When a conservationist is sent to Ireland with his wife and infant child to survey an area of forest believed to be hallowed ground by superstitious locals, his actions unwittingly disturb a horde of demonic creatures who prey upon the lost. Alone and deep within the darkness of the remote wilderness, he must now fight back to protect his family against the ancient forces' relentless attacks. Directed by Corin Hardy, "The Hallow" is a chilling and twisted fairy-tale that will set your heart pounding...
Adam Hitchens (Joseph Mawle) is a bull-headed British conservationist. Despite pleas from his wife Claire (Bojana Novakovic), he refuses to meet with the perpetually angry local Colm, (who warns that the surrounding woodland is a dangerous place) and instead leaves her alone in the house to face him when he calls – and then loses his tempter when his wife suggests leaving. His solutions to the growing unease often worsen the situation – and yet without such a headstrong (and sometimes misguided) character, there would be nothing to fuel the spiralling nightmare that makes this film so enthralling – and it is fair to say, he pays for his stubbornness.
The Irish setting is beautiful and expertly shot; it’s surprising how somewhere so idyllic can be made so menacing. There is an overuse of ‘baby’ in this – fair enough, the ‘faery’ creatures have reputations as being baby-stealers, but there’s a serious over reliance on baby chirping/grizzling/squealing here. If you are not enamoured of infants– as I am not – then this could serve to undermine some scenes.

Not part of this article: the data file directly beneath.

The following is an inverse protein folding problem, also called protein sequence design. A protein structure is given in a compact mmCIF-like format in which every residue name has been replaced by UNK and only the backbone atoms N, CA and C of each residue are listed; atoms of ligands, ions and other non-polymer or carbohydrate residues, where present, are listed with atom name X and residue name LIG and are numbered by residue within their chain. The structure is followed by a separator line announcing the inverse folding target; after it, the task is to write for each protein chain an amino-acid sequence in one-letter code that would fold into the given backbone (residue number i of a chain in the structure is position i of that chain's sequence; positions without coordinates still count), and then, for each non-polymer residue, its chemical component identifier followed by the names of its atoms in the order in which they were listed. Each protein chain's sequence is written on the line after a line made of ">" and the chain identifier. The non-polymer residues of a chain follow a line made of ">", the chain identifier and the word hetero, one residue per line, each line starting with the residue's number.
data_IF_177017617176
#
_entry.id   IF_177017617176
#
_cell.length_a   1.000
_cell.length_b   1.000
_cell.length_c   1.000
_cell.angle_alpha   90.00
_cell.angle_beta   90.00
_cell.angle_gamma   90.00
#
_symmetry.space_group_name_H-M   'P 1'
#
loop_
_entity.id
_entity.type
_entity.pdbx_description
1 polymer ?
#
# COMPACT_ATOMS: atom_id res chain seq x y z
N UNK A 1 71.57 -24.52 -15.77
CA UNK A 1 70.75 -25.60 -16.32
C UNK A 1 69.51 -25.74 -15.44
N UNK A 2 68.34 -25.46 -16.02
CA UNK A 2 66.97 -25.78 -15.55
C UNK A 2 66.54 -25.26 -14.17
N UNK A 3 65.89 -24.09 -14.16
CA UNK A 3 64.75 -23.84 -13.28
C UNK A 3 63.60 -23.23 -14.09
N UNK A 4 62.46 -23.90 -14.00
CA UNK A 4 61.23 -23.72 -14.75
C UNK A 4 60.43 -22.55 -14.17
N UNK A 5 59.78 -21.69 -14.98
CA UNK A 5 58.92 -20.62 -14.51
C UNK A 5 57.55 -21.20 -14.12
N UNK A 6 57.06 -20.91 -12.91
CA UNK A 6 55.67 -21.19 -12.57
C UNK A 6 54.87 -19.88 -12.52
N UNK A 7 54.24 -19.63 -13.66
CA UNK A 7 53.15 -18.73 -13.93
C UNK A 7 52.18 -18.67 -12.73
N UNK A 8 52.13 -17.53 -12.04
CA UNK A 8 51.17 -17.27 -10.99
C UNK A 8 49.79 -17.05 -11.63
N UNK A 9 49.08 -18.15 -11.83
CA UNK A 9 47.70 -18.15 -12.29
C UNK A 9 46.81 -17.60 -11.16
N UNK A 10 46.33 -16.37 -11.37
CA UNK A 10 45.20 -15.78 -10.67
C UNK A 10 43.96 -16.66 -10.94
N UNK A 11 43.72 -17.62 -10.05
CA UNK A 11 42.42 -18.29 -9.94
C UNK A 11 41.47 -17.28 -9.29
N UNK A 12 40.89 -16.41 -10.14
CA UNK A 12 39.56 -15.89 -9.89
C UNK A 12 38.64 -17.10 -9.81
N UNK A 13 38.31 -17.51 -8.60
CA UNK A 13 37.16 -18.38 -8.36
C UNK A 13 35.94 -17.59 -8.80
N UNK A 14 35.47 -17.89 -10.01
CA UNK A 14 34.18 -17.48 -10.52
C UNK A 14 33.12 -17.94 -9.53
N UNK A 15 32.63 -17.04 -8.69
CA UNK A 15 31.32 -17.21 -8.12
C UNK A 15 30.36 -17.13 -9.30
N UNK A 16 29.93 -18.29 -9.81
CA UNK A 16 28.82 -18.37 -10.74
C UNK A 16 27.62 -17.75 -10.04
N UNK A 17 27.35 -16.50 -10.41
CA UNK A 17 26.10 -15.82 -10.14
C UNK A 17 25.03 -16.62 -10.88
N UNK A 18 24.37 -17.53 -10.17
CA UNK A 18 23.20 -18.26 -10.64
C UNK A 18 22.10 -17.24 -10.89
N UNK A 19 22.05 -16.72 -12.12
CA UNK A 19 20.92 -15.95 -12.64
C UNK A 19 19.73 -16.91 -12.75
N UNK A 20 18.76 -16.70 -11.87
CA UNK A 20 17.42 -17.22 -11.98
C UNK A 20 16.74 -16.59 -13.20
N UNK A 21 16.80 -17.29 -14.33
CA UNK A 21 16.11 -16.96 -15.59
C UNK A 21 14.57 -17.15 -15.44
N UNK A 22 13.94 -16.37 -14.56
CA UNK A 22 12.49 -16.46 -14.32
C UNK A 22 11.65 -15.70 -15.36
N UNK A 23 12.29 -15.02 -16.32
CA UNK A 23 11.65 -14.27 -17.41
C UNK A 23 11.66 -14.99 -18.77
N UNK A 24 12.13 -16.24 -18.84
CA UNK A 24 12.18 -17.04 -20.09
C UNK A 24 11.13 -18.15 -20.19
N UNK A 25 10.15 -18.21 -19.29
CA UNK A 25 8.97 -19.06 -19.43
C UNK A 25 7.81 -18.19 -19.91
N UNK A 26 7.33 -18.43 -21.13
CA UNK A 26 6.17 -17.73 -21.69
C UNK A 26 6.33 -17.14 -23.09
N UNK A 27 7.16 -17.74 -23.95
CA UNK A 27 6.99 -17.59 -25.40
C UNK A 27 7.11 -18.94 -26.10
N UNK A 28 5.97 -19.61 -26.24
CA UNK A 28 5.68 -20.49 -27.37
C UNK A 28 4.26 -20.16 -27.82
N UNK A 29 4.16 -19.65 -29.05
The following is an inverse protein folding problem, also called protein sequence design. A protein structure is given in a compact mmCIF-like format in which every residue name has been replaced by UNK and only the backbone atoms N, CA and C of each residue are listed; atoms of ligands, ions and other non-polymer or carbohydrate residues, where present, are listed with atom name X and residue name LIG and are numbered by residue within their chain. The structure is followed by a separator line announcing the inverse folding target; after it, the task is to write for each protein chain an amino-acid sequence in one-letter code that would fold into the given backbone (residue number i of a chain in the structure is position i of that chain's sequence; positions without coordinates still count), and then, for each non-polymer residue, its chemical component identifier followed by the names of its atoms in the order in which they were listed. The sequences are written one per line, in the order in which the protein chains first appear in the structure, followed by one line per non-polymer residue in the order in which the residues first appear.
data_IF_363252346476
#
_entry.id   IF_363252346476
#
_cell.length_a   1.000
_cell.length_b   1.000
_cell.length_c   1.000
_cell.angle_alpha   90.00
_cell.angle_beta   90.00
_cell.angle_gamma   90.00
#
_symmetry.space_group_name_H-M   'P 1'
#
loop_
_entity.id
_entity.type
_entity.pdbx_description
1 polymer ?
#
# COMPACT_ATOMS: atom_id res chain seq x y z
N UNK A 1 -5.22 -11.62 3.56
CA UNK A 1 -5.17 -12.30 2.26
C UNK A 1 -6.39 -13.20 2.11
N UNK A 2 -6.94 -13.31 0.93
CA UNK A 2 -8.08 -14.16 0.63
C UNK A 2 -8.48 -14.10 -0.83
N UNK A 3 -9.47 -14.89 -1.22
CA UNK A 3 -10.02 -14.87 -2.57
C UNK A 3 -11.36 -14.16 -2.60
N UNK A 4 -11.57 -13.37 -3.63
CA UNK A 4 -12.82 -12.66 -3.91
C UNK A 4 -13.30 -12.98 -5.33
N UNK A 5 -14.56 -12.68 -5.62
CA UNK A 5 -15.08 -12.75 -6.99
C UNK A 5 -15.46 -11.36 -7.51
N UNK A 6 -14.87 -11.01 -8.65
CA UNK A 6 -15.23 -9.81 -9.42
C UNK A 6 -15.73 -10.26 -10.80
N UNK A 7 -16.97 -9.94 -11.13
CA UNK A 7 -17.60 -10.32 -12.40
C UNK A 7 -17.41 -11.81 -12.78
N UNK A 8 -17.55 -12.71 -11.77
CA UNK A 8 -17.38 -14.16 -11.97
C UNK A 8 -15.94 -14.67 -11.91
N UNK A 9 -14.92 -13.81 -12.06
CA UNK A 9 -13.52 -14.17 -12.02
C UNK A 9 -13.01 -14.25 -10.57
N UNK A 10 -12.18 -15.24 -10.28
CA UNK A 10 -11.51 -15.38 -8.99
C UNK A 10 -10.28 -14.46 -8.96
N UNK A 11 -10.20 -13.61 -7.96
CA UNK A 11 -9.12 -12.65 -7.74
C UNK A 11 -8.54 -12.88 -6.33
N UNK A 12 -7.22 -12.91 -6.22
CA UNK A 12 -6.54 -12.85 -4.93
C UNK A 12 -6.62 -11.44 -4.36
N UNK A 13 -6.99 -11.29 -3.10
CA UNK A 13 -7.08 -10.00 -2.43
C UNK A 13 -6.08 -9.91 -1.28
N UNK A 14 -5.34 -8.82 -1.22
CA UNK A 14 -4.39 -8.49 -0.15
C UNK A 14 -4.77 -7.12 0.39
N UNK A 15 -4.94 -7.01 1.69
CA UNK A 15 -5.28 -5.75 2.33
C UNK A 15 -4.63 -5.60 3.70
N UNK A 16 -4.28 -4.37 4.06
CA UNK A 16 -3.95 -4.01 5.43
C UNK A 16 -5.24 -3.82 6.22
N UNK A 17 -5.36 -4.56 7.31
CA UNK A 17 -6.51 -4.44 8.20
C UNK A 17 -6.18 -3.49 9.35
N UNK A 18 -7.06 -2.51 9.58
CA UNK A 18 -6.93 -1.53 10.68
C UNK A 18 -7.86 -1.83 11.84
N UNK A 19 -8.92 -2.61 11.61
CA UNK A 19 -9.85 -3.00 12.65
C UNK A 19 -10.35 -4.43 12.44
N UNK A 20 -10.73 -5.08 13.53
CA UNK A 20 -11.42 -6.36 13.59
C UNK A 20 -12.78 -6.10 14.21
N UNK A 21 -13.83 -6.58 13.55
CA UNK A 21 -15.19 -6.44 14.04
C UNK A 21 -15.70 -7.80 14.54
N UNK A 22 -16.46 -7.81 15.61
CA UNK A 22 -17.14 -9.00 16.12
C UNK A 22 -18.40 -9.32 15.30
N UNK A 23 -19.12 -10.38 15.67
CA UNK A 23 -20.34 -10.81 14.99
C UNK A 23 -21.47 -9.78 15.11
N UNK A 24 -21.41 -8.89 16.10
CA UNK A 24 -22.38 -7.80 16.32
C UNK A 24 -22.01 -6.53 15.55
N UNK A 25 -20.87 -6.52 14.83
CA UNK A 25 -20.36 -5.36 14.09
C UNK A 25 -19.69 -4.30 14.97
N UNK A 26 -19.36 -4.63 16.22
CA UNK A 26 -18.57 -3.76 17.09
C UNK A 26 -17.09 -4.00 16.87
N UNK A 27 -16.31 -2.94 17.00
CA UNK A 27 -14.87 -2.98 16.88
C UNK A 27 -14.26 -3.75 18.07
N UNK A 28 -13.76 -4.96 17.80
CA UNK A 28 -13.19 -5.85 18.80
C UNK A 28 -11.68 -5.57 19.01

The bulk of the tragedy befalls Adam’s charming wife, and she spends most of her time trying to protect her admittedly cute son Finn from the many and varied threats to snatch him by briefly glimpsed creatures from The Hallow, which is what the superstitious villagers call the surrounding forest. The special effects are extraordinarily good, but are never – whether CGI or otherwise –allowed to overtake the very human horrors that gradually unfold.
The acting is excellent, not a wrong note throughout. Michael McElhatton is very good as Colm Donnelly, not once falling into the stereotype of the ‘superstitious villager’, just someone who is fearful of the real danger surrounding them all. It’s surprising how small the cast is – it is mainly a two-hander involving husband and wife (with an appearance from Michael Smiley as a reassuring policeman). And when Adam himself shows harrowing signs of becoming afflicted by the encroaching mud and mutation prevalent in The Hallow, things become progressively more desperate.
And yet, it is when the infant is infected that true horror manifests. Possibly one of the things that made ‘The Exorcist (1973)’ so notoriously disturbing was that demonic events happened to a child. When you see a baby become fiendish and wraith-like, it’s surprising how it disturbs. This film knows how to push the right buttons and does so very well.